This is a fascinating concept with a lot of corollaries. But the main point is that once there is kedushah in a particular place, it can never really leave that place completely, even if its source has. Therefore, even if God has withdrawn from the lower levels of Creation, His roshem remains behind ALWAYS where He was.
But there is more, and the Talmud alludes to this. When it says that a shul is a “Mikdash Miat,” a miniature Temple, it is not speaking figuratively only. It is saying that every time a shul opens up anywhere in the world for the right reasons, it is endowed with some of that roshem. It is imbued with some Temple holiness…which is why it is SO important to maintain the sanctity of the place.
It is also why the Talmud says that in the Messianic Era, the shuls will fly to Eretz Yisroel from all over the world. It is their Temple sanctity that makes them relevant to Eretz Yisroel, but ONLY if it was a place that the Shechinah could inhabit. If people did not conduct themselves in the “shul” as necessary to host the Shechinah, then it will never have received its holiness or connection to the Messianic Era.
I never really thought much about any of this, until now. At first I thought that it was the minyan itself that I missed, which I do. But that wasn’t what carried me. If anything, it often frustrated me, going faster than I wanted to go.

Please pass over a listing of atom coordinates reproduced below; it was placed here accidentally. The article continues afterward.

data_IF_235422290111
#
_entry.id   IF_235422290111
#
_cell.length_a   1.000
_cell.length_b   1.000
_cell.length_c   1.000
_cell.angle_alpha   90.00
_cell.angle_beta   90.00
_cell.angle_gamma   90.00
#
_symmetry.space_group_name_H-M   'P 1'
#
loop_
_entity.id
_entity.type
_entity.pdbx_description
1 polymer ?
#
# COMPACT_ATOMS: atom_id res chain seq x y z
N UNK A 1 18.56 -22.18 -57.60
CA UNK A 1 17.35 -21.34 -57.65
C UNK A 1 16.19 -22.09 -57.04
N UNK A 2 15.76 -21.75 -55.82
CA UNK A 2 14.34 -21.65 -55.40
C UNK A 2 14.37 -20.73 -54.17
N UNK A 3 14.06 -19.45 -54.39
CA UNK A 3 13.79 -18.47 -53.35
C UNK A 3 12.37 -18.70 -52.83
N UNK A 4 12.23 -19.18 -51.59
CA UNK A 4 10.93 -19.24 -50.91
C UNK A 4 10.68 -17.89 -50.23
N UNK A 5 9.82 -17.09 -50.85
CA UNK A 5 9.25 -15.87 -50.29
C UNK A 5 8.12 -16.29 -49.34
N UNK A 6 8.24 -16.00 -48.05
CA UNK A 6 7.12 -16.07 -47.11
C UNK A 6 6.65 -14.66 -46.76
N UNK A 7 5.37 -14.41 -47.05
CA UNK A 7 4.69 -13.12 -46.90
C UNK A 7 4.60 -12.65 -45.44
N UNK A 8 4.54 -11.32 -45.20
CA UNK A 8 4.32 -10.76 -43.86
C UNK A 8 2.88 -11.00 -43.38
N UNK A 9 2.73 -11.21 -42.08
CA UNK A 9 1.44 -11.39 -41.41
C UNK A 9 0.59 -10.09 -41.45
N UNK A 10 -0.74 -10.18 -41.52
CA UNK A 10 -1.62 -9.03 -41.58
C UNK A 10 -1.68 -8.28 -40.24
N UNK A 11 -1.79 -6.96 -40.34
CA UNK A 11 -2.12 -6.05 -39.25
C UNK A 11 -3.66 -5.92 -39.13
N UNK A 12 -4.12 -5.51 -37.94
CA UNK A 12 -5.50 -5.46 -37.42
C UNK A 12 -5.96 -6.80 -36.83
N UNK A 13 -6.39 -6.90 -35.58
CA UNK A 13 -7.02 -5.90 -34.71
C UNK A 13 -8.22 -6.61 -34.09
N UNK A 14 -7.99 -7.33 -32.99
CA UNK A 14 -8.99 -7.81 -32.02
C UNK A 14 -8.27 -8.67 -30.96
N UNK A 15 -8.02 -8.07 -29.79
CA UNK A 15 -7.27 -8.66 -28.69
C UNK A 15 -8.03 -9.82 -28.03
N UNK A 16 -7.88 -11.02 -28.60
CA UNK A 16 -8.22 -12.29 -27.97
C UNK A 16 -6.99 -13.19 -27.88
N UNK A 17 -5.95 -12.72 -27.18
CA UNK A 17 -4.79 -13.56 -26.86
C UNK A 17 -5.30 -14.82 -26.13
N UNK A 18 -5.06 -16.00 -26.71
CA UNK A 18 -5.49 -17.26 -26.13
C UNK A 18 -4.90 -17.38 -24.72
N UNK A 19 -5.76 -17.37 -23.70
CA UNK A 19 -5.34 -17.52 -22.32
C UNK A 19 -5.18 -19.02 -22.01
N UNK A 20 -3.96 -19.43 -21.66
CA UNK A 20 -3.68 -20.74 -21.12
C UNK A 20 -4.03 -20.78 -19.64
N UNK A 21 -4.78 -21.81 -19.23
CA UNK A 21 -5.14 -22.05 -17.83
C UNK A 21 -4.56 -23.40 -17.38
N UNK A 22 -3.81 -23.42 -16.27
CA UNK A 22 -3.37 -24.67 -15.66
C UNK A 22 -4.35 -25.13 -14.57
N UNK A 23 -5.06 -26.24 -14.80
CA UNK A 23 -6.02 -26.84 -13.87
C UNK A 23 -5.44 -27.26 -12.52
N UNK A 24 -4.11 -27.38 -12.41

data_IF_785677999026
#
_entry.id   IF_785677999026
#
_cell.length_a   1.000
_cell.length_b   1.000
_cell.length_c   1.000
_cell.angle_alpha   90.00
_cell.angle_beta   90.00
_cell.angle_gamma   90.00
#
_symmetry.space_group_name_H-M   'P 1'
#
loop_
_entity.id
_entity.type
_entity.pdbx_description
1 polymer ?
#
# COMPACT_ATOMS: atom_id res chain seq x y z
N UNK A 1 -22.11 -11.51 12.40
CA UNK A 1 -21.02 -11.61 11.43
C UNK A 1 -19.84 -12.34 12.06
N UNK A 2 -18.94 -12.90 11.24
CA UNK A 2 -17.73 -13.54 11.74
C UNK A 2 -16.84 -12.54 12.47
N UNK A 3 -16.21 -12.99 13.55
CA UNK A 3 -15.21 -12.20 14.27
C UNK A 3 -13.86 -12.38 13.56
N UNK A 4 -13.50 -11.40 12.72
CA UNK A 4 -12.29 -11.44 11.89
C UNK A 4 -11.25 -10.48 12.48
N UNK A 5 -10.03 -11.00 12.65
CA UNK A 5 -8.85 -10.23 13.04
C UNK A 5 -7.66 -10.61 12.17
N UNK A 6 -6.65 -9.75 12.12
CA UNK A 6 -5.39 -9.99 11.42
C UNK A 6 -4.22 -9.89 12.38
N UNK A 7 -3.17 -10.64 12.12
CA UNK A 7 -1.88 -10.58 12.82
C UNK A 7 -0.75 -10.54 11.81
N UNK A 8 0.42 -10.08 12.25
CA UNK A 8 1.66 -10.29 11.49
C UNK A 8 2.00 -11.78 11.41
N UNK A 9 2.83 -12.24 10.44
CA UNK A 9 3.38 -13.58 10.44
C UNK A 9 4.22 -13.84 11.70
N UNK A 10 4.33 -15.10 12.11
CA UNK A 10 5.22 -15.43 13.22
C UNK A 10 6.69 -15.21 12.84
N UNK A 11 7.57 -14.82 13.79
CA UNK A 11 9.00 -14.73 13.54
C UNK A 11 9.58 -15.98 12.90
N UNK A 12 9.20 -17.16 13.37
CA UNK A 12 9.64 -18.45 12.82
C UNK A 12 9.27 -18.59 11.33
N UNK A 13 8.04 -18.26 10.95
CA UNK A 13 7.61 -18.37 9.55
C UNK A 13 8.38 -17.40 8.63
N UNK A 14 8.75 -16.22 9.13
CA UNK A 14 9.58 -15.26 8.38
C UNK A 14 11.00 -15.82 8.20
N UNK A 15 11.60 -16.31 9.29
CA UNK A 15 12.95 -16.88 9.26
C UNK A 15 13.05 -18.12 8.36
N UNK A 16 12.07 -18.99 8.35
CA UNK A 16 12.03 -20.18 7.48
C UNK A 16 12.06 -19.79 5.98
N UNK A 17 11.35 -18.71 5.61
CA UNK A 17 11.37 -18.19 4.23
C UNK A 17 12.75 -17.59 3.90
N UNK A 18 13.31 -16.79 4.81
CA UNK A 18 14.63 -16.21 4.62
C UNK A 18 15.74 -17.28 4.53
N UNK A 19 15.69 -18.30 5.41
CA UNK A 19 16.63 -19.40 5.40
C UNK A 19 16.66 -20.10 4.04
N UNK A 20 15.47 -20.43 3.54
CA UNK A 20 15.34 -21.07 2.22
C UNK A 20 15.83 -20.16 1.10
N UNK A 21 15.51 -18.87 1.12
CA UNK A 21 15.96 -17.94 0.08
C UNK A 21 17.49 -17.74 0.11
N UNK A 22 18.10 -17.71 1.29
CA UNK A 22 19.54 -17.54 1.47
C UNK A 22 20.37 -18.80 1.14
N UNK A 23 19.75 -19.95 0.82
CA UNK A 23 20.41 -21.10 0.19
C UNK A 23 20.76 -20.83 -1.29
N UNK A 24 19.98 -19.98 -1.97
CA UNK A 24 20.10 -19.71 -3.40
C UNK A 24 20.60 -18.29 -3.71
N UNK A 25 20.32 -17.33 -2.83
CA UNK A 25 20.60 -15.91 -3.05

Rather, it is the Shechinah that carries each of us who come to its place of “residence” to pray or for any other holy activity. Walk through the doors of an official shul, even if in someone’s basement, and you are welcomed by the Shechinah itself (Brochos 9b). Then as you pray it prays with you, strengthening you, allowing you to draw on it as a source of spiritual energy if you make the effort to put yourself into your tefillah.
Perhaps this is a major part of the biddud of the Metzora. Would you speak loshon hara if you knew God was listening in? Of course not. But then again, isn’t He ALWAYS listening in? Of course He is. Then how did you speak loshon hara? Because you forgot that He was there alongside you the entire time, since His glory fills the entire world at ALL times.
So the Torah says, since the loshon hara speaker acted “alone,” he has to live alone. And as most of us have learned over the last few weeks, it’s when you are most alone that you most feel the Presence of God. There’s nothing else TO feel, because there is nothing else to distract us away from the Presence of God.
There is more. Tzara’as was an affliction of the skin, because that is what changed as a result of the loshon hara of the snake back in the Garden of Eden. Adam’s skin went from spiritual light to physical skin, and the world became more material as a result. He had acted as if God wasn’t there, and his change of skin was the result. The speaker of loshon hara acts as if God isn’t there, and gets a skin affliction as their consequence.
It is a message to take to heart at this time of “biddud” without even getting into what might be the measure-for-measure of this current pandemic, which is questionable. But we do know one consequence: solitary confinement and social distancing. It may not only be about the wronging of other people as much as people acting as if God doesn’t exist, or doesn’t care about what they do. He does. And He’s EVERYWHERE at ALL times.
We’re going to find this out sooner or later. If sooner, then things just might get better. If later, then expect things to…